When I first saw them I didn’t think anything of their presence at a cemetery where deer sightings are common. The two deer were just a few feet away as we paid our last respects to my wife’s cousin, Linda, and her husband, Don.
Partially hidden among the larger headstones, the deer got to their feet as we walked towards the grave site. But, as we spent time in quiet contemplation, one of them laid back down again. They seemed to understand our sadness and that we meant them no harm. Especially for Linda, the ultimate animal lover, this seemed so appropriate.
Unfortunately, she was not able to fight off this second bout of cancer in recent years. And, after saying that he was hanging on by a thread with her passing, Don died just days afterwards. Linda efficiently handled all the couple’s business affairs. But, everything was password protected on their computer. And, without any handwritten information or phone-book, he couldn’t access anything or call anyone. He felt so lost.
I’m sure there’s a scientific explanation (like dementia) given for his death; but, I believe he could also have died from – what used to be called – a broken heart.
We were unable to attend the brief burial service held earlier that day. Yet, attending by ourselves – along with our two new furry friends – felt perfect for us. During our last phone conversation Linda, not normally one to share her feelings, uncharacteristically told us how much she loved us. It was as though she decided to draw family and friends ever closer to heart.
Thinking back, I wondered if it were possible that God’s nature was channeling Linda’s and Don’s spirit through those two deer. I know, to some, this will sound silly; or, maybe naïve to others. In their own ethereal way, their presence seemed to be saying, “Don’t grieve. We’re at peace now.” To me, all the love in the universe is ours… like a never-ending river of life flowing through us .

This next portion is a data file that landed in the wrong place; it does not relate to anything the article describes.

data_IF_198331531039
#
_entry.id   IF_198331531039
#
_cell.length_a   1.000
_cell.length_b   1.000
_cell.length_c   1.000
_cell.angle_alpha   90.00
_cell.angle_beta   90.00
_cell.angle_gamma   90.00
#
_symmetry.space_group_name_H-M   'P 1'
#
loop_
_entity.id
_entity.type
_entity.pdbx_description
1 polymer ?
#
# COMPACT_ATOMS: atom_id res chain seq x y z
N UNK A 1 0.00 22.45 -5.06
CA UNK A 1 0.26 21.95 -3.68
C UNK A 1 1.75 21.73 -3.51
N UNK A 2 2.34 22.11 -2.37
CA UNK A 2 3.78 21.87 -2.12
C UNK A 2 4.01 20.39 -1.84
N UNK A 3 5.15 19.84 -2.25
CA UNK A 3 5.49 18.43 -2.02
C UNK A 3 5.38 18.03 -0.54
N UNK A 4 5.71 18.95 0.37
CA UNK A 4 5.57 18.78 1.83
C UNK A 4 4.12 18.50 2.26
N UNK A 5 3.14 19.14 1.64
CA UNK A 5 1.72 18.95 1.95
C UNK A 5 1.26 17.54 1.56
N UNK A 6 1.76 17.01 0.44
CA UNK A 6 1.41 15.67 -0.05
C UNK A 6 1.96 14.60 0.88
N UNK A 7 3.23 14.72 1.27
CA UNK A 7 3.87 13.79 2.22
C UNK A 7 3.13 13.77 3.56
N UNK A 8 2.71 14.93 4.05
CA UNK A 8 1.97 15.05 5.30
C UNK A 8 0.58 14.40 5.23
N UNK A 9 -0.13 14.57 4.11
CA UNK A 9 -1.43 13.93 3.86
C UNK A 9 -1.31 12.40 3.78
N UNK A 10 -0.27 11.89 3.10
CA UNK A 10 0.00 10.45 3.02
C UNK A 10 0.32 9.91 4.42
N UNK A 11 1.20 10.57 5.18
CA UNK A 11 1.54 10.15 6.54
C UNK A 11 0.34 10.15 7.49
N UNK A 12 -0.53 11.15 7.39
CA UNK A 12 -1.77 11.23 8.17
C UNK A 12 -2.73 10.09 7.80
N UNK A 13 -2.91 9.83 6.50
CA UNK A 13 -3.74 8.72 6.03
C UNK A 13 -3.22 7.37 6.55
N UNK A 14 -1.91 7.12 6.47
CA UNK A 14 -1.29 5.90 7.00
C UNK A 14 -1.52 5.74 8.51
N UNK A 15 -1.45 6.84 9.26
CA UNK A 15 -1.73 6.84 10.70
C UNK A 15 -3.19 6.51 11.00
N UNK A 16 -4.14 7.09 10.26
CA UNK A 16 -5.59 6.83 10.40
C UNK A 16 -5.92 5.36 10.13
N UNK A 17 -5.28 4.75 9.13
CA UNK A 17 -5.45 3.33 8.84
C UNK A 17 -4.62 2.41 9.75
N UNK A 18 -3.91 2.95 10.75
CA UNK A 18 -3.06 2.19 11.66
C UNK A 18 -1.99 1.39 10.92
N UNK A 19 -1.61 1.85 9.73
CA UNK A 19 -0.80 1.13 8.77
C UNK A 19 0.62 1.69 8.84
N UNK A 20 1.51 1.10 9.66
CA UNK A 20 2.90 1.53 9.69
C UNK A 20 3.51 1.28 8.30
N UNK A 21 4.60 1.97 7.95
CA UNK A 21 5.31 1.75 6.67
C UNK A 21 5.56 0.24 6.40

However, it occurs to me, we tend to put “Life“ on trial – without giving it a chance.
We demand what we want from life instead of accepting what life has to offer. When we don’t get it, we try to run things on our own. Yet, running against the wind in some self-defeating manner is not a long-term strategy for living.
We know love when it’s given, but we can’t help our paranoia. For some reason we find it hard to acknowledge love’s impossible solutions. So, by expecting the worse we are strangely validated when it comes… like being programmed not to trust others. But, contrary to our efforts it dawns on us: we need each other’s help and kindness.
Life really is the master and it demands a grateful heart. We’re free to dismiss or condemn it, but experience shows how circumstances can change and worsen as we harden our attitudes. Plus, we run the risk of losing the good things we’ve actually gained. The hardest lesson? Seeing in the mirror what we’ve become without love.
As psychologist Wayne Dyer said, “If you change the way you look at things, the things you look at change.”
“No longer riding on the merry-go-round,
I just had to let it go.”
~ Watching the Wheels by John Lennon – Watch on YouTube
That’s the way I figure it. FP
Photo is from Pixabay
First published at fredparry.ca
Guest Author Bio
Fred Parry lives in Southern Ontario. He is a lover of people and a collector of stories, music, wisdom, and grandchildren. His raison d’etre? “I’m one of those people who believe that if my work serves the common good, it will last; if not, it will die with me. I still believe that’s true.” Fred spent ten years as a columnist for Metroland Media Group – a division of the publishing conglomerate Torstar Corporation.
His book, ‘The Music In Me’ (2013) Friesen Press is also available via Indigo / Chapters.
Blog / Website: www.fredparry.ca